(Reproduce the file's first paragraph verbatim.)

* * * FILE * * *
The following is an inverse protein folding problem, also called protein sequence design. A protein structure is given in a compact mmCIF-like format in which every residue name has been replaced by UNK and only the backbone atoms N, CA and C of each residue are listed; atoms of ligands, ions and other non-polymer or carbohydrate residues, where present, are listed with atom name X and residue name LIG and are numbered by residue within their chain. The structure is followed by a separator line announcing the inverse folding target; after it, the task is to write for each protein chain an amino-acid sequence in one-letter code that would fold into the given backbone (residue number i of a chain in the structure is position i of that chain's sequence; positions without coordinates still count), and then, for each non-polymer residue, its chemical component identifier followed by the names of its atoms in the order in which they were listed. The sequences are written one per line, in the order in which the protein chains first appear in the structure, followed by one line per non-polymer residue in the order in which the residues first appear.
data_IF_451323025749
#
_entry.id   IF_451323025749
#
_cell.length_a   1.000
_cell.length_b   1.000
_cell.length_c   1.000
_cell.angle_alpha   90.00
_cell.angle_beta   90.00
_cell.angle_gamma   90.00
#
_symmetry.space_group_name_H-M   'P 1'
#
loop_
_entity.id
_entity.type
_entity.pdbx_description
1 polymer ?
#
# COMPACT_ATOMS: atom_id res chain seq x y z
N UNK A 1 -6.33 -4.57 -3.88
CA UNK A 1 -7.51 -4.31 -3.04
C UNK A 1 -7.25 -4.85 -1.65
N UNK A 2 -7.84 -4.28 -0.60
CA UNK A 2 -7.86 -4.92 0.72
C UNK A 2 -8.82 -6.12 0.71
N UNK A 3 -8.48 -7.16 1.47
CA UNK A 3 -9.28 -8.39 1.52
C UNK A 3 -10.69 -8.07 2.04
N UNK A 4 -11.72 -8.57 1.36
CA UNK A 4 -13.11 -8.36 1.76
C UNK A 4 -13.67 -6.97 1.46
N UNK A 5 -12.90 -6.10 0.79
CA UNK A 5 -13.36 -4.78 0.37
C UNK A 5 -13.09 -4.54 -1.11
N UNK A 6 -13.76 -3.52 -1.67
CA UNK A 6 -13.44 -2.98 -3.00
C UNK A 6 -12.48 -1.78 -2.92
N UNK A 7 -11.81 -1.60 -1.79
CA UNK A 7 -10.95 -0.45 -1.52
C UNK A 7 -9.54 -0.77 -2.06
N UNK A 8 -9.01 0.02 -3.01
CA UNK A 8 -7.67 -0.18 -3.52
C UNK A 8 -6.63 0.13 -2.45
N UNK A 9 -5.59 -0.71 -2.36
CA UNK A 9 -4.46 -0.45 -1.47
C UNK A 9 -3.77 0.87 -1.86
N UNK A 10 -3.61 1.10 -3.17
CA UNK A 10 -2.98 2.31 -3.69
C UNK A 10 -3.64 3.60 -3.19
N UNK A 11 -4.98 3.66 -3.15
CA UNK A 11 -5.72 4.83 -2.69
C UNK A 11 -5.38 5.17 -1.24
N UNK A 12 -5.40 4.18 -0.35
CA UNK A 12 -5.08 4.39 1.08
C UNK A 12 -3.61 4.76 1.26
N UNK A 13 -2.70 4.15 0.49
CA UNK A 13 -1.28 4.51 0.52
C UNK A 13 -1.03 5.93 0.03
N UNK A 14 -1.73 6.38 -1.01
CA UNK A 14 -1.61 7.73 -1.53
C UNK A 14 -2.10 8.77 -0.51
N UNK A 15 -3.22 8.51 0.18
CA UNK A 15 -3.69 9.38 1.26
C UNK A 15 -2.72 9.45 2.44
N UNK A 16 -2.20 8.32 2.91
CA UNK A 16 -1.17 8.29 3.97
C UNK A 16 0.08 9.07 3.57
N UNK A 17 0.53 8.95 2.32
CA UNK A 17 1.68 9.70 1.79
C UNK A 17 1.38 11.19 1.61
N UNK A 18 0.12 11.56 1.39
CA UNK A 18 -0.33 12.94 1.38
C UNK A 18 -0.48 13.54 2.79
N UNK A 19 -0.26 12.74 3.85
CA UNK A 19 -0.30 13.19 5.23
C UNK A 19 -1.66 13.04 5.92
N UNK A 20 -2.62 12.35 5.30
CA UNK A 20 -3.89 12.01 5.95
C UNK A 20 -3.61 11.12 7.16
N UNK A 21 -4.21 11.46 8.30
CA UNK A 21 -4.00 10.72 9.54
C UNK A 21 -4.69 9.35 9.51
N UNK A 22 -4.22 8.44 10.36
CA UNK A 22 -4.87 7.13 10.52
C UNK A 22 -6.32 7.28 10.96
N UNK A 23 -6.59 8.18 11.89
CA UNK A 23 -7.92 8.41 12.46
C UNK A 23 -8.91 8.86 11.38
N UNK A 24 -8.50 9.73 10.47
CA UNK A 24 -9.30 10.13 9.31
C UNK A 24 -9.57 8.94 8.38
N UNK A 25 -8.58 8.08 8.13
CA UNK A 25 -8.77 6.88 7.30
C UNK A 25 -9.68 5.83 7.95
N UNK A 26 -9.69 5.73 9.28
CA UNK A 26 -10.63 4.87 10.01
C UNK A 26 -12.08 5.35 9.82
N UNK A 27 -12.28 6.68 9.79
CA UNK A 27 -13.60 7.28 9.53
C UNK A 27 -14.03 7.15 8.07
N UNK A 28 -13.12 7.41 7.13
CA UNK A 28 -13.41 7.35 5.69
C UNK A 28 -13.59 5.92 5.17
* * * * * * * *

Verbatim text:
The following is an inverse protein folding problem, also called protein sequence design. A protein structure is given in a compact mmCIF-like format in which every residue name has been replaced by UNK and only the backbone atoms N, CA and C of each residue are listed; atoms of ligands, ions and other non-polymer or carbohydrate residues, where present, are listed with atom name X and residue name LIG and are numbered by residue within their chain. The structure is followed by a separator line announcing the inverse folding target; after it, the task is to write for each protein chain an amino-acid sequence in one-letter code that would fold into the given backbone (residue number i of a chain in the structure is position i of that chain's sequence; positions without coordinates still count), and then, for each non-polymer residue, its chemical component identifier followed by the names of its atoms in the order in which they were listed. The sequences are written one per line, in the order in which the protein chains first appear in the structure, followed by one line per non-polymer residue in the order in which the residues first appear.